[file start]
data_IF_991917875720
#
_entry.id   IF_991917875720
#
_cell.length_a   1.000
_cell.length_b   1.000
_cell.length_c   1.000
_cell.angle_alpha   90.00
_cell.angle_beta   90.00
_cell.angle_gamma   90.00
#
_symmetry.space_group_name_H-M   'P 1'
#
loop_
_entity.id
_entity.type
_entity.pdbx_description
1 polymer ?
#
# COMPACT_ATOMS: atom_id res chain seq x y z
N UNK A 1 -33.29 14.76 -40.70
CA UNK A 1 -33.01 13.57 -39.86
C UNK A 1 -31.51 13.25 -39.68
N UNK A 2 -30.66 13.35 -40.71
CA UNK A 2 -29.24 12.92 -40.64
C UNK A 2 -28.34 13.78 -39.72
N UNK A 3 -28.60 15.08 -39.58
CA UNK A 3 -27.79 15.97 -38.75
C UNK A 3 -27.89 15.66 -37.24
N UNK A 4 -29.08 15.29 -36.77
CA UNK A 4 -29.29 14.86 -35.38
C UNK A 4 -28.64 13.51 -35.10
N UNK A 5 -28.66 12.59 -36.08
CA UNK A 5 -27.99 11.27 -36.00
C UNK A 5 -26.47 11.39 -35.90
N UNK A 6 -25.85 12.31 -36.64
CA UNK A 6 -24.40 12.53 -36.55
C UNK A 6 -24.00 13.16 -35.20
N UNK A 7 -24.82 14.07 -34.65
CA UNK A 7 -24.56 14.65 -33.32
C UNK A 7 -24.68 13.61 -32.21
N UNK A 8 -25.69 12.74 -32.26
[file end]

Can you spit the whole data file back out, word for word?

data_IF_991917875720
#
_entry.id   IF_991917875720
#
_cell.length_a   1.000
_cell.length_b   1.000
_cell.length_c   1.000
_cell.angle_alpha   90.00
_cell.angle_beta   90.00
_cell.angle_gamma   90.00
#
_symmetry.space_group_name_H-M   'P 1'
#
loop_
_entity.id
_entity.type
_entity.pdbx_description
1 polymer ?
#
# COMPACT_ATOMS: atom_id res chain seq x y z
N UNK A 1 -33.29 14.76 -40.70
CA UNK A 1 -33.01 13.57 -39.86
C UNK A 1 -31.51 13.25 -39.68
N UNK A 2 -30.66 13.35 -40.71
CA UNK A 2 -29.24 12.92 -40.64
C UNK A 2 -28.34 13.78 -39.72
N UNK A 3 -28.60 15.08 -39.58
CA UNK A 3 -27.79 15.97 -38.75
C UNK A 3 -27.89 15.66 -37.24
N UNK A 4 -29.08 15.29 -36.77
CA UNK A 4 -29.29 14.86 -35.38
C UNK A 4 -28.64 13.51 -35.10
N UNK A 5 -28.66 12.59 -36.08
CA UNK A 5 -27.99 11.27 -36.00
C UNK A 5 -26.47 11.39 -35.90
N UNK A 6 -25.85 12.31 -36.64
CA UNK A 6 -24.40 12.53 -36.55
C UNK A 6 -24.00 13.16 -35.20
N UNK A 7 -24.82 14.07 -34.65
CA UNK A 7 -24.56 14.65 -33.32
C UNK A 7 -24.68 13.61 -32.21
N UNK A 8 -25.69 12.74 -32.26